Whole-blood expression of inflammasome- and glucocorticoid-related mRNAs correctly separates treatment-resistant depressed patients from drug-free and responsive patients in the BIODEP study

Cattaneo, A. et al. (2020) Whole-blood expression of inflammasome- and glucocorticoid-related mRNAs correctly separates treatment-resistant depressed patients from drug-free and responsive patients in the BIODEP study. Translational Psychiatry, 10(1), 232. (doi: 10.1038/s41398-020-00874-7) (PMID:32699209) (PMCID:PMC7376244)

[img]
Preview
Text
221239.pdf - Published Version
Available under License Creative Commons Attribution.

929kB

Abstract

Abstract: The mRNA expression signatures associated with the ‘pro-inflammatory’ phenotype of depression, and the differential signatures associated with depression subtypes and the effects of antidepressants, are still unknown. We examined 130 depressed patients (58 treatment-resistant, 36 antidepressant-responsive and 36 currently untreated) and 40 healthy controls from the BIODEP study, and used whole-blood mRNA qPCR to measure the expression of 16 candidate mRNAs, some never measured before: interleukin (IL)-1-beta, IL-6, TNF-alpha, macrophage inhibiting factor (MIF), glucocorticoid receptor (GR), SGK1, FKBP5, the purinergic receptor P2RX7, CCL2, CXCL12, c-reactive protein (CRP), alpha-2-macroglobulin (A2M), acquaporin-4 (AQP4), ISG15, STAT1 and USP-18. All genes but AQP4, ISG15 and USP-18 were differentially regulated. Treatment-resistant and drug-free depressed patients had both increased inflammasome activation (higher P2RX7 and proinflammatory cytokines/chemokines mRNAs expression) and glucocorticoid resistance (lower GR and higher FKBP5 mRNAs expression), while responsive patients had an intermediate phenotype with, additionally, lower CXCL12. Most interestingly, using binomial logistics models we found that a signature of six mRNAs (P2RX7, IL-1-beta, IL-6, TNF-alpha, CXCL12 and GR) distinguished treatment-resistant from responsive patients, even after adjusting for other variables that were different between groups, such as a trait- and state-anxiety, history of childhood maltreatment and serum CRP. Future studies should replicate these findings in larger, longitudinal cohorts, and test whether this mRNA signature can identify patients that are more likely to respond to adjuvant strategies for treatment-resistant depression, including combinations with anti-inflammatory medications.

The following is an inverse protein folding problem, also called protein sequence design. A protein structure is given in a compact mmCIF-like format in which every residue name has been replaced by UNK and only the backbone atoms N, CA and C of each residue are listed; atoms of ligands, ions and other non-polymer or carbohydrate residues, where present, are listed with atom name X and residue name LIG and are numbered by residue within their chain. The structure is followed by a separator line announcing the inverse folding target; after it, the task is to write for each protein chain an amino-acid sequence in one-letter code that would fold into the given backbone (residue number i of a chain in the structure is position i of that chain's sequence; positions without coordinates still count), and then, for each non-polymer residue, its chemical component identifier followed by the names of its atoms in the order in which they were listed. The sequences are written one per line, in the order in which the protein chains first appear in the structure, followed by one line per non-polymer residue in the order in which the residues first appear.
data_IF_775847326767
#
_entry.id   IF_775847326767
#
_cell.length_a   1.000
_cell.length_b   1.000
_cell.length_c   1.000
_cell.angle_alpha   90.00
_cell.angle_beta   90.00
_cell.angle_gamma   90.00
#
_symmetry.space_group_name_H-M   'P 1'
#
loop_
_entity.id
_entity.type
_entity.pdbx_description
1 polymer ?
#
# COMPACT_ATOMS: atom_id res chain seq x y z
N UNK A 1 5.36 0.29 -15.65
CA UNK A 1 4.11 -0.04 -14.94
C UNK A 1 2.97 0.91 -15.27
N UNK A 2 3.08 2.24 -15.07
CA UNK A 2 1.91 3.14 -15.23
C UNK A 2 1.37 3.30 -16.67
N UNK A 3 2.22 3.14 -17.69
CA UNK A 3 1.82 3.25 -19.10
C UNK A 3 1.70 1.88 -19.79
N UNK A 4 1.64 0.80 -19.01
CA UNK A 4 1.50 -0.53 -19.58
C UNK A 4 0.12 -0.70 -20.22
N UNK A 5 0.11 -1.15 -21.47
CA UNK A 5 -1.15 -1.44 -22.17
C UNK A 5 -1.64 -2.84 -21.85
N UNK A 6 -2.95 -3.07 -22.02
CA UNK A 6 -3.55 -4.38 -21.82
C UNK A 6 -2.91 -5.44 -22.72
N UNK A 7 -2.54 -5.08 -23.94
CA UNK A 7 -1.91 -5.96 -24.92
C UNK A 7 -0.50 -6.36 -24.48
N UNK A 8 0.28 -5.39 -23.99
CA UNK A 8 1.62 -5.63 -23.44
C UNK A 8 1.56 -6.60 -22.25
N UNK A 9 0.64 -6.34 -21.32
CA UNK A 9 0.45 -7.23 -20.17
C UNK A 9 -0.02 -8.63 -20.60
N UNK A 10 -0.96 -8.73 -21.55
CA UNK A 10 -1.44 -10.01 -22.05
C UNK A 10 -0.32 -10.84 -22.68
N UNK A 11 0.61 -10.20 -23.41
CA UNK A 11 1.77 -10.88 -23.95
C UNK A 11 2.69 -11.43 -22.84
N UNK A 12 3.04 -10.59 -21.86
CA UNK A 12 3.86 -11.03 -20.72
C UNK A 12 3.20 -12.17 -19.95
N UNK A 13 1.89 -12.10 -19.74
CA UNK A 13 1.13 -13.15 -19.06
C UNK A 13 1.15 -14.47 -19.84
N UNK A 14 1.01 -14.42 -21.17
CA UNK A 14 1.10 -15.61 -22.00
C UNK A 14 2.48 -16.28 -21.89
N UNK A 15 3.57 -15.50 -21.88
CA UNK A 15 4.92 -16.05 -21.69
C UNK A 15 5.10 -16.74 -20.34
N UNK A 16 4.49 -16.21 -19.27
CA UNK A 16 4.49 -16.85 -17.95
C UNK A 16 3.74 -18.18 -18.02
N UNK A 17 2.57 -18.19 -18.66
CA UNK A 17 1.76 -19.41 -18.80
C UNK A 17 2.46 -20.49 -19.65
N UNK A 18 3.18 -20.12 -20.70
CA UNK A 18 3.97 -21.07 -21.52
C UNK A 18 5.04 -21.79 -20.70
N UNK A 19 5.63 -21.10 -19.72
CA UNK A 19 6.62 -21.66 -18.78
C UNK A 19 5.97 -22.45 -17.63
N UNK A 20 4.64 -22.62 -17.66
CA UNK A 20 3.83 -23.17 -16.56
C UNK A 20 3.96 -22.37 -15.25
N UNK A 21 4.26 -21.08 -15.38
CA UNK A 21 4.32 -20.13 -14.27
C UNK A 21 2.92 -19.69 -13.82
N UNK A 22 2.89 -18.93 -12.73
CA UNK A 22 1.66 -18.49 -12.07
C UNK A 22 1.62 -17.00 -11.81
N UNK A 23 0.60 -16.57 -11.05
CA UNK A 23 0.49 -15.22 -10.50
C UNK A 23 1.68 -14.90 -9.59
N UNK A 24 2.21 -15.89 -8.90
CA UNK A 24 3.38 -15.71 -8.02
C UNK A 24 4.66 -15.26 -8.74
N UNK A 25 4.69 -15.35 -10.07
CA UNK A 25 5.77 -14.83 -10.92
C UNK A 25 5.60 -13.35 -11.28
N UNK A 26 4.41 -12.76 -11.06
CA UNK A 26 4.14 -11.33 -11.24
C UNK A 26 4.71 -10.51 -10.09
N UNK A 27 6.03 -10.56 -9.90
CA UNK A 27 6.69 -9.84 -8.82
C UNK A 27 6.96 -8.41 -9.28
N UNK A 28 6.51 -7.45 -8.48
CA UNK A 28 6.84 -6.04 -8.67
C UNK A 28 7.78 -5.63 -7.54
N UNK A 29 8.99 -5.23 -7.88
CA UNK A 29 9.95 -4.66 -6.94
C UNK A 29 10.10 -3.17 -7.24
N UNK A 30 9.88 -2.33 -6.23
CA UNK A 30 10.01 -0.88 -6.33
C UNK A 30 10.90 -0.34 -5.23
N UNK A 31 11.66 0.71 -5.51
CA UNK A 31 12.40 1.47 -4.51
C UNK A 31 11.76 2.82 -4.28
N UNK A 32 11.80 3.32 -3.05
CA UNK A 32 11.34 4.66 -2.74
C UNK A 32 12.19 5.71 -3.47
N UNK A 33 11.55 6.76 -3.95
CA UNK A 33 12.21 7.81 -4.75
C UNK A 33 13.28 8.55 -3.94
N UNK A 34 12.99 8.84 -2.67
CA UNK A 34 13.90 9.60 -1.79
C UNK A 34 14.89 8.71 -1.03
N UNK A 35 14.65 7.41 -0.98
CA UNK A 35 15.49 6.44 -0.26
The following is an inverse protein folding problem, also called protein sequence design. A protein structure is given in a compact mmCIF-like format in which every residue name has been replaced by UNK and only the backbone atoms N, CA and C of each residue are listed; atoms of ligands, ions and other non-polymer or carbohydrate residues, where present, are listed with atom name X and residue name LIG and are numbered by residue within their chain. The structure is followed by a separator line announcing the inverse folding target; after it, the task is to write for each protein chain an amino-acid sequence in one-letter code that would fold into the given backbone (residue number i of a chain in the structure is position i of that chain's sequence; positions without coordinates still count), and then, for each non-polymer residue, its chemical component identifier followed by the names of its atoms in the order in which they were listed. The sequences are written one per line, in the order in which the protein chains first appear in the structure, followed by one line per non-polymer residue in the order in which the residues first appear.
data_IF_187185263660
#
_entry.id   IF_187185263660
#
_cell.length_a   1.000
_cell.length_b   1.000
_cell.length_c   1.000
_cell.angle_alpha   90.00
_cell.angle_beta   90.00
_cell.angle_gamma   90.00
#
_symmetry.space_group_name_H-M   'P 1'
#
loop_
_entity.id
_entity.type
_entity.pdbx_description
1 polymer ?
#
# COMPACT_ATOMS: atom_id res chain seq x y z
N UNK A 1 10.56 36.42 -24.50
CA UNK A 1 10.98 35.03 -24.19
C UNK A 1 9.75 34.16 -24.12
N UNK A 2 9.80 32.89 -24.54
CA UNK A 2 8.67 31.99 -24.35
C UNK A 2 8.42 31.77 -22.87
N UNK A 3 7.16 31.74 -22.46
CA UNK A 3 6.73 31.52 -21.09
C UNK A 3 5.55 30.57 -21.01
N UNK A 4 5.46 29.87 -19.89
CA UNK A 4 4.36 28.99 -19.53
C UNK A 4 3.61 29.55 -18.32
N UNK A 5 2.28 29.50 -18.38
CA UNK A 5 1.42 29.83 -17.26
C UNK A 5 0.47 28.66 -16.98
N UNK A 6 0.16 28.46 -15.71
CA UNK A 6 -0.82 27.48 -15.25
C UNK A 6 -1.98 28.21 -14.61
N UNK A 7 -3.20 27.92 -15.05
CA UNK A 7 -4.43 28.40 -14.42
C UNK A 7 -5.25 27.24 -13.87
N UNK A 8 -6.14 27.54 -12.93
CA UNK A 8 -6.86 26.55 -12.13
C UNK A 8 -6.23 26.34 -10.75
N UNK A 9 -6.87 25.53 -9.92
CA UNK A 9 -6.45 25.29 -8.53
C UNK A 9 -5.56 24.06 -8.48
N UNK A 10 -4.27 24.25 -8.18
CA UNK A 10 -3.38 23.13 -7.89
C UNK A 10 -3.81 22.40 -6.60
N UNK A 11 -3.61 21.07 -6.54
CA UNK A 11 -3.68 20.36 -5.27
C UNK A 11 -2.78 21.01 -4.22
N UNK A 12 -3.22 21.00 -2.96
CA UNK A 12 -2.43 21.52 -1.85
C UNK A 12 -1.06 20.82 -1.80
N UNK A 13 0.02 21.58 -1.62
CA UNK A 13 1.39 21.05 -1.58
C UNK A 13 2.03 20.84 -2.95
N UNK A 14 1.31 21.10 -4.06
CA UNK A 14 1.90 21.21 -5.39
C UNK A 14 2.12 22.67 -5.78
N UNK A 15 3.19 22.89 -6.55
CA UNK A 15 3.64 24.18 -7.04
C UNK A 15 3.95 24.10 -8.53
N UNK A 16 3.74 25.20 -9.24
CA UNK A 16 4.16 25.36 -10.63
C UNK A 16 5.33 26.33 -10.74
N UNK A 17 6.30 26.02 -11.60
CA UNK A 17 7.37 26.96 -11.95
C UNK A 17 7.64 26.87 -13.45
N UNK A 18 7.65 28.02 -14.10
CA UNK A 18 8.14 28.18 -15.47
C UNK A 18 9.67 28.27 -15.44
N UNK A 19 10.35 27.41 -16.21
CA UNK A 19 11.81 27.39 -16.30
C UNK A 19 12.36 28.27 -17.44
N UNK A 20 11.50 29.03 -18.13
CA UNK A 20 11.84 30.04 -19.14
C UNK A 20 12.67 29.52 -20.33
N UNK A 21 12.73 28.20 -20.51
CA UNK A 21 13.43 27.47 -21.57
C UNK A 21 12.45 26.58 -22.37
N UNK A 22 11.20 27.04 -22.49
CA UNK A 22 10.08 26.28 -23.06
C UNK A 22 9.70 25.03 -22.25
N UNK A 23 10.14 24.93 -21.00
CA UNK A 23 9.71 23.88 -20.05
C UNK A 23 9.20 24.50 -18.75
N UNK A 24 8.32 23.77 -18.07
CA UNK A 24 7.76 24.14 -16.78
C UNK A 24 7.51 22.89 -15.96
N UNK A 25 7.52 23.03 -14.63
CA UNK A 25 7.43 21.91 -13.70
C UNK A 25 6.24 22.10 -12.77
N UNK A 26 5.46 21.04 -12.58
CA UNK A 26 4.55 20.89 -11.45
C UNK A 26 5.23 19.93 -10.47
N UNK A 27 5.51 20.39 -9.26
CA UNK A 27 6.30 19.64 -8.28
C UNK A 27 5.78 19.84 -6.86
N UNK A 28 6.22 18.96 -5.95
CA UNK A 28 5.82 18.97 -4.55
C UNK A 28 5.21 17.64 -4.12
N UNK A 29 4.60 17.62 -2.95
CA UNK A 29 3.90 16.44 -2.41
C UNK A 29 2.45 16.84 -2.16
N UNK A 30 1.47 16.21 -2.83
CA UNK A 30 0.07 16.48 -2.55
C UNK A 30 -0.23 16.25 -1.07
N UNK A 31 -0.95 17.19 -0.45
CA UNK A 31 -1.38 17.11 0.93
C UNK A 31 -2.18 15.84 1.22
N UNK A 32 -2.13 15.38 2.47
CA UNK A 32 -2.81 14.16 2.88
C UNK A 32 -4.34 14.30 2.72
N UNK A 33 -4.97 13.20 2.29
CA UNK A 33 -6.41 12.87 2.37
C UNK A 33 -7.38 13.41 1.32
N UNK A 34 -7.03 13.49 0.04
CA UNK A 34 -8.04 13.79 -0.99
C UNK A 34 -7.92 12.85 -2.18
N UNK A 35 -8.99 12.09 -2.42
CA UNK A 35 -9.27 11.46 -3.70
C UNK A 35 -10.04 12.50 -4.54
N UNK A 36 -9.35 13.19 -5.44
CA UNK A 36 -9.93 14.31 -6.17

Item Type:Articles
Status:Published
Refereed:Yes
Glasgow Author(s) Enlighten ID:Cavanagh, Professor Jonathan
Authors: Cattaneo, A., Ferrari, C., Turner, L., Mariani, N., Enache, D., Hastings, C., Kose, M., Lombardo, G., McLaughlin, A. P., Nettis, M. A., Nikkheslat, N., Sforzini, L., Worrell, C., Zajkowska, Z., Cattane, N., Lopizzo, N., Mazzelli, M., Pointon, L., Cowen, P. J., Cavanagh, J., Harrison, N. A., de Boer, P., Jones, D., Drevets, W. C., Mondelli, V., Bullmore, E. T., and Pariante, C. M.
College/School:College of Medical Veterinary and Life Sciences > Institute of Health and Wellbeing > Mental Health and Wellbeing
Journal Name:Translational Psychiatry
Publisher:Nature Publishing Group
ISSN:2158-3188
ISSN (Online):2158-3188
Copyright Holders:Copyright © 2020 The Author(s)
First Published:First published in Translational Psychiatry 10(1):232
Publisher Policy:Reproduced under a Creative Commons License

University Staff: Request a correction | Enlighten Editors: Update this record

Project CodeAward NoProject NamePrincipal InvestigatorFunder's NameFunder RefLead Dept
308675Consortium of Neuroimmunology of Mood Disorders and Alzheimer's DiseaseJonathan CavanaghWellcome Trust (WELLCOTR)104025HW - Mental Health and Wellbeing